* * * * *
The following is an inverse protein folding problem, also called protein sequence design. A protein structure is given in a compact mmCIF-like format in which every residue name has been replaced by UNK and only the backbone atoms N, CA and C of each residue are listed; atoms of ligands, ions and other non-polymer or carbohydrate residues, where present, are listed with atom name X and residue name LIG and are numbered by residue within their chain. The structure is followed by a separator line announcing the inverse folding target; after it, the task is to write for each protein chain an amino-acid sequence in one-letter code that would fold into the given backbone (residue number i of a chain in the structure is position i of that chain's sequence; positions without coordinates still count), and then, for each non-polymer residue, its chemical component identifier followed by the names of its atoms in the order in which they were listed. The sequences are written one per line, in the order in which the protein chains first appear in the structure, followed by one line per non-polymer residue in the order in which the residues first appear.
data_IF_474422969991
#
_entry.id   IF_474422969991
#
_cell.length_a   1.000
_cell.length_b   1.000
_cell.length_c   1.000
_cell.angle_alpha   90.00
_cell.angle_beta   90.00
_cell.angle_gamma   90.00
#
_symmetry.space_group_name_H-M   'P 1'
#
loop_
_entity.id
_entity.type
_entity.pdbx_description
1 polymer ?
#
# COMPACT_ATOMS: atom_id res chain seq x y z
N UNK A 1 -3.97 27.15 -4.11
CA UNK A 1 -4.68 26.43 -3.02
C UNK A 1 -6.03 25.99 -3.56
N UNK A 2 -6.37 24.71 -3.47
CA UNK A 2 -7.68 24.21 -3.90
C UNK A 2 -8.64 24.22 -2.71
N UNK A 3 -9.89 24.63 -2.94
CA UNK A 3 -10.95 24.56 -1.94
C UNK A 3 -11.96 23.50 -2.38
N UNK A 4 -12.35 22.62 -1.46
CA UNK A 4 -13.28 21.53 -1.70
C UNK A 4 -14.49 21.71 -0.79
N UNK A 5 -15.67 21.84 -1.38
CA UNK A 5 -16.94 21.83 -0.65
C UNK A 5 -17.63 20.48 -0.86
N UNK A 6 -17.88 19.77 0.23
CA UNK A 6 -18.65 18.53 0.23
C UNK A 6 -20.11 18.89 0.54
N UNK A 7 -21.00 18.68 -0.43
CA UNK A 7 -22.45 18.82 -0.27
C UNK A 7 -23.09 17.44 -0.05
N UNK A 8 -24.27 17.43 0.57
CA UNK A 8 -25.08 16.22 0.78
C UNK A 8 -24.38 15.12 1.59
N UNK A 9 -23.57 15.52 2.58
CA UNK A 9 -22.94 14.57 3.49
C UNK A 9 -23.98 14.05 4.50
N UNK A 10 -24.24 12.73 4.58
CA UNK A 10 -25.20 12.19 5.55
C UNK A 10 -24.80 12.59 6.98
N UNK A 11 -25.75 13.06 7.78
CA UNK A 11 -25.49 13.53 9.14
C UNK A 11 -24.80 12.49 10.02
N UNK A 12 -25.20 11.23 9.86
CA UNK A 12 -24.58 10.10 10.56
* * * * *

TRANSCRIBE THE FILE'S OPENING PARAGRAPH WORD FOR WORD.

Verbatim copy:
The following is an inverse protein folding problem, also called protein sequence design. A protein structure is given in a compact mmCIF-like format in which every residue name has been replaced by UNK and only the backbone atoms N, CA and C of each residue are listed; atoms of ligands, ions and other non-polymer or carbohydrate residues, where present, are listed with atom name X and residue name LIG and are numbered by residue within their chain. The structure is followed by a separator line announcing the inverse folding target; after it, the task is to write for each protein chain an amino-acid sequence in one-letter code that would fold into the given backbone (residue number i of a chain in the structure is position i of that chain's sequence; positions without coordinates still count), and then, for each non-polymer residue, its chemical component identifier followed by the names of its atoms in the order in which they were listed. The sequences are written one per line, in the order in which the protein chains first appear in the structure, followed by one line per non-polymer residue in the order in which the residues first appear.